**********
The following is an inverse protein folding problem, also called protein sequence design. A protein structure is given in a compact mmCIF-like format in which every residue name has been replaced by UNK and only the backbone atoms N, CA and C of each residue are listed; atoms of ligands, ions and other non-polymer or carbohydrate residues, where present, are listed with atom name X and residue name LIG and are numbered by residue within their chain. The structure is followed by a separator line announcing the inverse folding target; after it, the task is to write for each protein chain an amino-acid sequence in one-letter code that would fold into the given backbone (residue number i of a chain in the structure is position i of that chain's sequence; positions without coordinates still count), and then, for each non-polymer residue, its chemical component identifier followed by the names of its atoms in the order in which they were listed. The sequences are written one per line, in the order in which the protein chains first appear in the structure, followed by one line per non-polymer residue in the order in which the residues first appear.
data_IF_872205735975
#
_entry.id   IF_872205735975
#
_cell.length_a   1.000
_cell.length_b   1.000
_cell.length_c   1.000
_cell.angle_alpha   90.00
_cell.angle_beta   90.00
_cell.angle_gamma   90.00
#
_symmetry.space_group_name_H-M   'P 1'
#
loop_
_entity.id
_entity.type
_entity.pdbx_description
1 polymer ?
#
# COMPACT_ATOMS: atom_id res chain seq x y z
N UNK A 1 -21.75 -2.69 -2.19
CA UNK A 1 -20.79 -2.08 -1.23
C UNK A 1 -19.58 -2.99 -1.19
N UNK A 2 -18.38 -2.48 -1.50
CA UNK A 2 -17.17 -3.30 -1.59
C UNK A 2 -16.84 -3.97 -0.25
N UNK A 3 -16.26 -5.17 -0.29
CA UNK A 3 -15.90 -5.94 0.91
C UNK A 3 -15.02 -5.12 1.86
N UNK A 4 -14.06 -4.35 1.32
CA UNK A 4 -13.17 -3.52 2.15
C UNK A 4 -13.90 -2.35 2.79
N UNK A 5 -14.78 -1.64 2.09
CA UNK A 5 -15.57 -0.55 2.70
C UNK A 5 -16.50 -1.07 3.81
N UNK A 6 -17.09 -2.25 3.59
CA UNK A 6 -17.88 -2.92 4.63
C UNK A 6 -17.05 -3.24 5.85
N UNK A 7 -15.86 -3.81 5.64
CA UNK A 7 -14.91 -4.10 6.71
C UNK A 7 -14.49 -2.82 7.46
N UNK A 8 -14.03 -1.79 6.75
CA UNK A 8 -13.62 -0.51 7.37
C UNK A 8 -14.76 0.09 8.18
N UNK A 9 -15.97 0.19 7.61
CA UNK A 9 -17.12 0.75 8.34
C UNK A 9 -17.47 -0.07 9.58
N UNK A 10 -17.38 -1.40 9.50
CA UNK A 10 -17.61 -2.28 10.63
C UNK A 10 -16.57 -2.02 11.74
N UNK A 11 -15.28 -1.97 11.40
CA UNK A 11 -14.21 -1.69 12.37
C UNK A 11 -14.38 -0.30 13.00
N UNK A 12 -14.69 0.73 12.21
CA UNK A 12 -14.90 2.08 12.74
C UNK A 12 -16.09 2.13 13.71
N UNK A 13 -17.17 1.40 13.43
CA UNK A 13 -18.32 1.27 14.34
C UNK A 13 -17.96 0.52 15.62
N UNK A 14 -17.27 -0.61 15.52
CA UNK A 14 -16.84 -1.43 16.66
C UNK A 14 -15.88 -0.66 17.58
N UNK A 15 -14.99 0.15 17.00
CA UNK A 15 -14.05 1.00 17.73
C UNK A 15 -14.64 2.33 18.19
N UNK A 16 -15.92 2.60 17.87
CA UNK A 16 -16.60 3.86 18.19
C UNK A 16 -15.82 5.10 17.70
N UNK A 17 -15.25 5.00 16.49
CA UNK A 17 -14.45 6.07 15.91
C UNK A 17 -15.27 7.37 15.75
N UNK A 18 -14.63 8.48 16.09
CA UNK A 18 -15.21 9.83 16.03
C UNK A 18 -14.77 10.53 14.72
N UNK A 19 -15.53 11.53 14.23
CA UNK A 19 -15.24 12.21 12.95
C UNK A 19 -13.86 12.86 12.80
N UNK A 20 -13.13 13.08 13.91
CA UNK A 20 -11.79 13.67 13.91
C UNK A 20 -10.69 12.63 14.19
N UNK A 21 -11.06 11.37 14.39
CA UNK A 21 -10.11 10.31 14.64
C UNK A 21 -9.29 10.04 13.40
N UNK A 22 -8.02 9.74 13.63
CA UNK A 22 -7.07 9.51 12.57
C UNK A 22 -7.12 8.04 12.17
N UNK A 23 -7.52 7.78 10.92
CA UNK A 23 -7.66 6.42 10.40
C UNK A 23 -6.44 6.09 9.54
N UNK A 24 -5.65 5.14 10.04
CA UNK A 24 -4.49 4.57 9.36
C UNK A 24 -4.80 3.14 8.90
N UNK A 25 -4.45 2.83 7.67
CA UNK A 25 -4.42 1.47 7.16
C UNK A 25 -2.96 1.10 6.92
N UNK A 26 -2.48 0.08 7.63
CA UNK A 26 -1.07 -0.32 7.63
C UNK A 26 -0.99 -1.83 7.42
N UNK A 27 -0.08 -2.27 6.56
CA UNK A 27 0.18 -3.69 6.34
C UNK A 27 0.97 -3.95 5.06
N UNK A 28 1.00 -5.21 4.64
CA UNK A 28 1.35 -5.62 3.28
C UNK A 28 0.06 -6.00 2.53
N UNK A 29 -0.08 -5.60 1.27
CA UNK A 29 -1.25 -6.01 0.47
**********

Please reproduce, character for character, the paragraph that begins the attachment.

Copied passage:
The following is an inverse protein folding problem, also called protein sequence design. A protein structure is given in a compact mmCIF-like format in which every residue name has been replaced by UNK and only the backbone atoms N, CA and C of each residue are listed; atoms of ligands, ions and other non-polymer or carbohydrate residues, where present, are listed with atom name X and residue name LIG and are numbered by residue within their chain. The structure is followed by a separator line announcing the inverse folding target; after it, the task is to write for each protein chain an amino-acid sequence in one-letter code that would fold into the given backbone (residue number i of a chain in the structure is position i of that chain's sequence; positions without coordinates still count), and then, for each non-polymer residue, its chemical component identifier followed by the names of its atoms in the order in which they were listed. The sequences are written one per line, in the order in which the protein chains first appear in the structure, followed by one line per non-polymer residue in the order in which the residues first appear.